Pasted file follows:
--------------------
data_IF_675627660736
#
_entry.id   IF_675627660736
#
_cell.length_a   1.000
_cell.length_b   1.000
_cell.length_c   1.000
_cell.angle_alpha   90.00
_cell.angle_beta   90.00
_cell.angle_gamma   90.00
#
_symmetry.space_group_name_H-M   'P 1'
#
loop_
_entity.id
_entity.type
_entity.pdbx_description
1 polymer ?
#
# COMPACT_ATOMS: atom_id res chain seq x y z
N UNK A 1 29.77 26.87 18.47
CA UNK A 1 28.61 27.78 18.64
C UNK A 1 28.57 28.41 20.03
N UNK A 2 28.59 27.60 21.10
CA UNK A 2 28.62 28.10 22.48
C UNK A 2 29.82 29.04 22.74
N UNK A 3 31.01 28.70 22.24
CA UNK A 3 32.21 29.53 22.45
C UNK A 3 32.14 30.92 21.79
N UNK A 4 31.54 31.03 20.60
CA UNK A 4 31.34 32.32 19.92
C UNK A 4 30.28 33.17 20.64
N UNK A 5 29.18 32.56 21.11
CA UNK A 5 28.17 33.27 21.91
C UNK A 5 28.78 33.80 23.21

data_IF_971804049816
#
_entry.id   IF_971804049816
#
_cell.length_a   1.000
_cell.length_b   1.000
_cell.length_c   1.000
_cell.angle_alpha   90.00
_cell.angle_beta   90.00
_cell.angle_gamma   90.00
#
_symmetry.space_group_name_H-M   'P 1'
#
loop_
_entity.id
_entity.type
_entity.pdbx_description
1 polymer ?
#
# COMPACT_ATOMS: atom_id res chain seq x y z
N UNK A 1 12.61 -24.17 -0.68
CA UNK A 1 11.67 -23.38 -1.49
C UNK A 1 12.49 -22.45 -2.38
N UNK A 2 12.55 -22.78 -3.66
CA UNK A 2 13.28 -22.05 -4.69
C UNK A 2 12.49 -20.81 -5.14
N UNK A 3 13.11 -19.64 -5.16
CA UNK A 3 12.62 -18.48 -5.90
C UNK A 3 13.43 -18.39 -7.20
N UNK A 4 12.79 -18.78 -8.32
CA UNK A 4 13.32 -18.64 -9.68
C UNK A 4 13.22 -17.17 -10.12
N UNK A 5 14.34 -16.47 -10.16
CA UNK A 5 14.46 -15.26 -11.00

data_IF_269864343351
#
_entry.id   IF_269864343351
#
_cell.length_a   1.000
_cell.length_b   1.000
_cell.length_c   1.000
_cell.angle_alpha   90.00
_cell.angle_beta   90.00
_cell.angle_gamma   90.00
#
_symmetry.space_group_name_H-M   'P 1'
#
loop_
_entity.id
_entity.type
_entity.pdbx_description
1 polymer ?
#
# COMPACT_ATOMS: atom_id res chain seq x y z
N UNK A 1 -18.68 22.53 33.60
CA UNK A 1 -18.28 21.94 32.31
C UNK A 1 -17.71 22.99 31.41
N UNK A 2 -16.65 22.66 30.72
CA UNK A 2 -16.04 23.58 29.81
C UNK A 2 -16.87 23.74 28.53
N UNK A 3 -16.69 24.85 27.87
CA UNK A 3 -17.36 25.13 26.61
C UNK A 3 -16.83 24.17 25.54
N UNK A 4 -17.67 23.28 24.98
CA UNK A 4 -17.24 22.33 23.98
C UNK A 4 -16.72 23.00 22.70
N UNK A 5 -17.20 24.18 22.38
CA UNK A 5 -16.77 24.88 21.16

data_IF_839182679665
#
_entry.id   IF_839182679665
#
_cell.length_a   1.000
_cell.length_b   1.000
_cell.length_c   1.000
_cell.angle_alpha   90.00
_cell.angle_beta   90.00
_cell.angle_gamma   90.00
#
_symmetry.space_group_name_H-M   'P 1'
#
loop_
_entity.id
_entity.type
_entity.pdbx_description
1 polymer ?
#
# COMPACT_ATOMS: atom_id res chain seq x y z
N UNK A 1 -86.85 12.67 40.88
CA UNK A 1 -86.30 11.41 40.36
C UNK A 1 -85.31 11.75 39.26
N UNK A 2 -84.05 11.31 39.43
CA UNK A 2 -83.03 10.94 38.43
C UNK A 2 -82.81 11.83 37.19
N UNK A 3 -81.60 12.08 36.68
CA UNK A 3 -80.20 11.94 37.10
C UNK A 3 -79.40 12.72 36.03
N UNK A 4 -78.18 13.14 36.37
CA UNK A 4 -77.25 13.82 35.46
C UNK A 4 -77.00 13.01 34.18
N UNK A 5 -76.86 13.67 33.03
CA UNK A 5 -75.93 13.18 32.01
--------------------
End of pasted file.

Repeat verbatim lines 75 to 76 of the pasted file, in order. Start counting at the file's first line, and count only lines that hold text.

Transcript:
_cell.length_b   1.000
_cell.length_c   1.000